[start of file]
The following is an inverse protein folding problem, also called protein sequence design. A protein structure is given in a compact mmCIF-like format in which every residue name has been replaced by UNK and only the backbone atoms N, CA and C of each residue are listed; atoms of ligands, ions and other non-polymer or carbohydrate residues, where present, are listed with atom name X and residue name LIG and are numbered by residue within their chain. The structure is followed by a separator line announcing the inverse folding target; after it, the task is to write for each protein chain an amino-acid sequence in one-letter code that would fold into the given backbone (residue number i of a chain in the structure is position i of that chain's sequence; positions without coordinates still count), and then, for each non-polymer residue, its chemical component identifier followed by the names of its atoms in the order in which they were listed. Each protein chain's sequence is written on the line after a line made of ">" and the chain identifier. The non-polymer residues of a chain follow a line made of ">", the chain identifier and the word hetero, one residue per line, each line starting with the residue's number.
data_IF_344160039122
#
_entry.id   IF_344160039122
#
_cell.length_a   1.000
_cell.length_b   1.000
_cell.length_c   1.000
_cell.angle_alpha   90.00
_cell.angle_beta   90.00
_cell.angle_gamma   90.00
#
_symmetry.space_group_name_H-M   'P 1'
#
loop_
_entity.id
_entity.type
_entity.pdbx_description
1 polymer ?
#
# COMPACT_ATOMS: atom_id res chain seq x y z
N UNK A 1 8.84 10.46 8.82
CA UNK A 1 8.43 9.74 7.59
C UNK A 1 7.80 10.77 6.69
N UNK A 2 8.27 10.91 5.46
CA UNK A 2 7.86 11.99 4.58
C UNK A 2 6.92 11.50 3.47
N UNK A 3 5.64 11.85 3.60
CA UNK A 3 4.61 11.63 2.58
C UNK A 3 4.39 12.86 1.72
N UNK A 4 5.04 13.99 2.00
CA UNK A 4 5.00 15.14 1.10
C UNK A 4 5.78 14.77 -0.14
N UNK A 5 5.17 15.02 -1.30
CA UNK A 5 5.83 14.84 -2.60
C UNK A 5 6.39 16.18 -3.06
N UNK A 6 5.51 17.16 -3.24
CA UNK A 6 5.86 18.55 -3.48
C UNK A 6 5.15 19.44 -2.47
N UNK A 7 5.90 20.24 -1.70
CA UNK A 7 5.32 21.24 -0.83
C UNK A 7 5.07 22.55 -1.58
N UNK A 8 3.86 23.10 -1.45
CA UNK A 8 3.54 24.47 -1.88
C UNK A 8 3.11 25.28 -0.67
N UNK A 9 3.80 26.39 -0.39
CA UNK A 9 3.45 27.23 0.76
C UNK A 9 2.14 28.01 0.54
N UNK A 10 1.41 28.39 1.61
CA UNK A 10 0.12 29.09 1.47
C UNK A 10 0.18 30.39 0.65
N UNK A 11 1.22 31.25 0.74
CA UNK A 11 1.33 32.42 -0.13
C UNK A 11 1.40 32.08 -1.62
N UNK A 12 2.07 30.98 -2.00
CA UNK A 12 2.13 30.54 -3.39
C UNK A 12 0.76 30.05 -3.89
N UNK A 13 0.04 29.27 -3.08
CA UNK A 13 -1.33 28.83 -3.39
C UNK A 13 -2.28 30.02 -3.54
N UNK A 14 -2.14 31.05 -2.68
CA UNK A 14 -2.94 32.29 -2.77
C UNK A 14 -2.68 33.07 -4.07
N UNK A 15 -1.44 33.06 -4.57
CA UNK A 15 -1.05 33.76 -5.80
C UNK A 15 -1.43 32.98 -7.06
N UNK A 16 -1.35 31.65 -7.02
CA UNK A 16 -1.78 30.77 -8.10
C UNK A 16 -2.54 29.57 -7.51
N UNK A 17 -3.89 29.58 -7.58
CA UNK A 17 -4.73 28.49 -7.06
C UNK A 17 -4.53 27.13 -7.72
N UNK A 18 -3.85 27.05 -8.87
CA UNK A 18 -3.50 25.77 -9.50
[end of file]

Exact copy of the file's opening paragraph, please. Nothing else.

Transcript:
The following is an inverse protein folding problem, also called protein sequence design. A protein structure is given in a compact mmCIF-like format in which every residue name has been replaced by UNK and only the backbone atoms N, CA and C of each residue are listed; atoms of ligands, ions and other non-polymer or carbohydrate residues, where present, are listed with atom name X and residue name LIG and are numbered by residue within their chain. The structure is followed by a separator line announcing the inverse folding target; after it, the task is to write for each protein chain an amino-acid sequence in one-letter code that would fold into the given backbone (residue number i of a chain in the structure is position i of that chain's sequence; positions without coordinates still count), and then, for each non-polymer residue, its chemical component identifier followed by the names of its atoms in the order in which they were listed. Each protein chain's sequence is written on the line after a line made of ">" and the chain identifier. The non-polymer residues of a chain follow a line made of ">", the chain identifier and the word hetero, one residue per line, each line starting with the residue's number.